CPJ seeks to end harrassment in Puntland

Your Excellency:

The Committee to Protect Journalists is deeply concerned about attacks on press freedom in the autonomous Puntland region of northeast Somalia, of which you were elected president by the region’s parliament in January. They include the arrests of two journalists from the weekly newspaper Shacab (Voice of the People) in the town of Garowe; threats to close that newspaper; plans to introduce identity cards for all journalists; and attempts to censor radio coverage of sensitive political issues.

On April 20, security forces attacked the premises of Shacab, breaking the front gate and damaging the editor’s car and other property, according to the newspaper’s editor and local press freedom groups. The same day, security forces arrested Shacab reporter Abdirashid Qoransey in connection with articles criticizing the Puntland authorities. Qoransey was held at a police station for about four hours, but was released after his editor, Abdi Farah Nur, negotiated on his behalf.

The following day, police came looking for Farah, who was not at Shacab‘s office at the time. Farah told CPJ that he went later that day to the police station, where he was arrested and detained for three days. He said police told him that his arrest was in connection with two items published in Shacab: an article suggesting that citizens with complaints about the Puntland government contact their representatives in parliament; and a reader’s letter criticizing the authorities, including Your Excellency.

On the night of April 23, police returned to Shacab offices and rearrested Qoransey, according to Farah. The following day both men were brought to court in Garowe and charged with inciting the public and insulting Your Excellency. The charges were dismissed and they were released the same day. However, local journalists and press freedom organizations say official harassment of Shacab has continued.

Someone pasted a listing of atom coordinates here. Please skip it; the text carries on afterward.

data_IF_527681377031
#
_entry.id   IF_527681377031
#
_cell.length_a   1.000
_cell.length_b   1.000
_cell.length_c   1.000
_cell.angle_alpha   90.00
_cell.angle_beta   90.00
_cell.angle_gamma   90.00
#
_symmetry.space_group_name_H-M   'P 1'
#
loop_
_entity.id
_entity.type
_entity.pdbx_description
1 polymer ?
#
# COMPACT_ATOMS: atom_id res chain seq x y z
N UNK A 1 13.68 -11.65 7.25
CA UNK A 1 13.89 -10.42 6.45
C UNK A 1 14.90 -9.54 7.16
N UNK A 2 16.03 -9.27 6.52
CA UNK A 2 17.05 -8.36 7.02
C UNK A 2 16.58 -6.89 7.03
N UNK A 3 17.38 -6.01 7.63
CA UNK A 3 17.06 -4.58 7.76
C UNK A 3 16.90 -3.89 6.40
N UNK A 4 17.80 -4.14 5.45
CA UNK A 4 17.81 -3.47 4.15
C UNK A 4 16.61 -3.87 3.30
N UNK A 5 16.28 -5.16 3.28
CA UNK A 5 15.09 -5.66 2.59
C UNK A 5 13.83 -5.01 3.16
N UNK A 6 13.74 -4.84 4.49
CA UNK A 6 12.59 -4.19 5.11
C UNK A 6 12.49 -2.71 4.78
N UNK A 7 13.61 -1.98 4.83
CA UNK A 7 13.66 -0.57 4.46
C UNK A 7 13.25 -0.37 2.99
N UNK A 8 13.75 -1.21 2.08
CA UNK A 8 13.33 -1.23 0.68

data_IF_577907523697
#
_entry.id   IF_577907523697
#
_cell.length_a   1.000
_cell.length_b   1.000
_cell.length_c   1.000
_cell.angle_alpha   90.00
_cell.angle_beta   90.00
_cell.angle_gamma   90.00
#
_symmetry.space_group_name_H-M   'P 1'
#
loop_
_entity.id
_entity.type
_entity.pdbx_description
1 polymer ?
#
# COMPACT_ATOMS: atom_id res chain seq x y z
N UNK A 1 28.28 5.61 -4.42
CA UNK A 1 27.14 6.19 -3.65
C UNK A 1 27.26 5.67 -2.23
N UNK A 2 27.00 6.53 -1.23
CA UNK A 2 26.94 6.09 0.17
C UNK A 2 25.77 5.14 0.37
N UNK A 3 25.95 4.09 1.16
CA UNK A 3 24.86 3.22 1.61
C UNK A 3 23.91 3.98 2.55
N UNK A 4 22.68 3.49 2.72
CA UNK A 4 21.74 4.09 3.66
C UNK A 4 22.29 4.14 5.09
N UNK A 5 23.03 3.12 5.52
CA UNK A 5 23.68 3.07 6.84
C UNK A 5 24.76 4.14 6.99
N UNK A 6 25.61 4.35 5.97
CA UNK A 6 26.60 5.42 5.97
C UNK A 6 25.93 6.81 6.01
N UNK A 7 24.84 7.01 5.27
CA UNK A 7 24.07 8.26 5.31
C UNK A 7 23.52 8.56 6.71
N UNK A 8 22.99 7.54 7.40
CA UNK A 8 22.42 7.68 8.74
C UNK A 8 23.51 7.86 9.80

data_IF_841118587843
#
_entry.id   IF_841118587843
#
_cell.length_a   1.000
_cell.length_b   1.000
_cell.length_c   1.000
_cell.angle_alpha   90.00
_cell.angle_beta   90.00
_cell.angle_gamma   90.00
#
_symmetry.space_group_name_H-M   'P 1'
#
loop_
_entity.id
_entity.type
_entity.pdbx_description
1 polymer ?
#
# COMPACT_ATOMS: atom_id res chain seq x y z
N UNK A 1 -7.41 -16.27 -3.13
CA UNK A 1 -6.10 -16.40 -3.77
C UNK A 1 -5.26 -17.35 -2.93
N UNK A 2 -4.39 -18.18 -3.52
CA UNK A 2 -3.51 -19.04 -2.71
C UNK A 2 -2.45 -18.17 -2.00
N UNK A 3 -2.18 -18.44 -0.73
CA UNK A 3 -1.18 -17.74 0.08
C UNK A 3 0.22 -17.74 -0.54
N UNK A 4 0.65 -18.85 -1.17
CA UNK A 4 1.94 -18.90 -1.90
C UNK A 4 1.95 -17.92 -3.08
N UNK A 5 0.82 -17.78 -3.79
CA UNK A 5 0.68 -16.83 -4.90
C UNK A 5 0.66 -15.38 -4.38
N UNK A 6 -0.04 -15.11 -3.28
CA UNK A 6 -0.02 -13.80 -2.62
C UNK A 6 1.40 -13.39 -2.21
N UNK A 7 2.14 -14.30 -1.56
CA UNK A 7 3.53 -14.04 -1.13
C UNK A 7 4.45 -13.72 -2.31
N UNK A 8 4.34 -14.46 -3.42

Farah said Information Ministry officials visited the newspaper on April 28 and questioned staff about the newspaper’s license. He said he received a letter from the Information Ministry, dated that day, that warned him against publishing the newspaper without permission and without paying certain taxes. Shacab managers say the newspaper is licensed and that they will pay legally required taxes.

Local journalists are also worried by government plans to introduce identity cards for all journalists, according to the Somali Journalists Network (SOJON). Minister of Planning and International Cooperation Abdi Weli confirmed to CPJ by phone that the Information Ministry had proposed the ID cards, but he said that they would not restrict press freedom. Another cabinet member, Sports Minister Said Korshel, told CPJ that the cards would be issued by the Puntland Media Association Network (PUMANET). Independent Somali journalists and press freedom activists point out that PUMANET, a nominally independent journalists organization, is close to the government nonetheless. SOJON and others say that ID cards could be used to control who works as a journalist in Puntland.

Puntland officials have also exerted pressure on radio stations in the region to avoid coverage of controversial political issues such as whether neighboring states should be allowed to send peacekeeping troops to Somalia, according to SOJON and other local sources. They said members of the public had criticized your government’s stance on such issues during radio talk shows. At a press conference in Bosasso last month, Deputy Information Minister Ibrahim Artan Ismail threatened to ban call-in talk shows, according to CPJ sources. Minister of International Cooperation Abdi Weli denied any ban is in effect, and said that radio talk shows were continuing. CPJ sources said that talk shows were indeed continuing, but they now focus on social rather than political issues.

CPJ calls on Your Excellency to ensure that harassment of Shacab newsapaper ceases immediately, and that journalists can work in Puntland without fear of reprisal. We urge your government to abandon plans for journalist ID cards and refrain from any threats to censor the media. We remind you that censorship of the news is anathema to democracy, and that Somalia’s transitional federal constitution, to which Puntland has subscribed, contains a guarantee of press freedom.

Thank you for your attention to this important matter.


Ann Cooper
Executive Director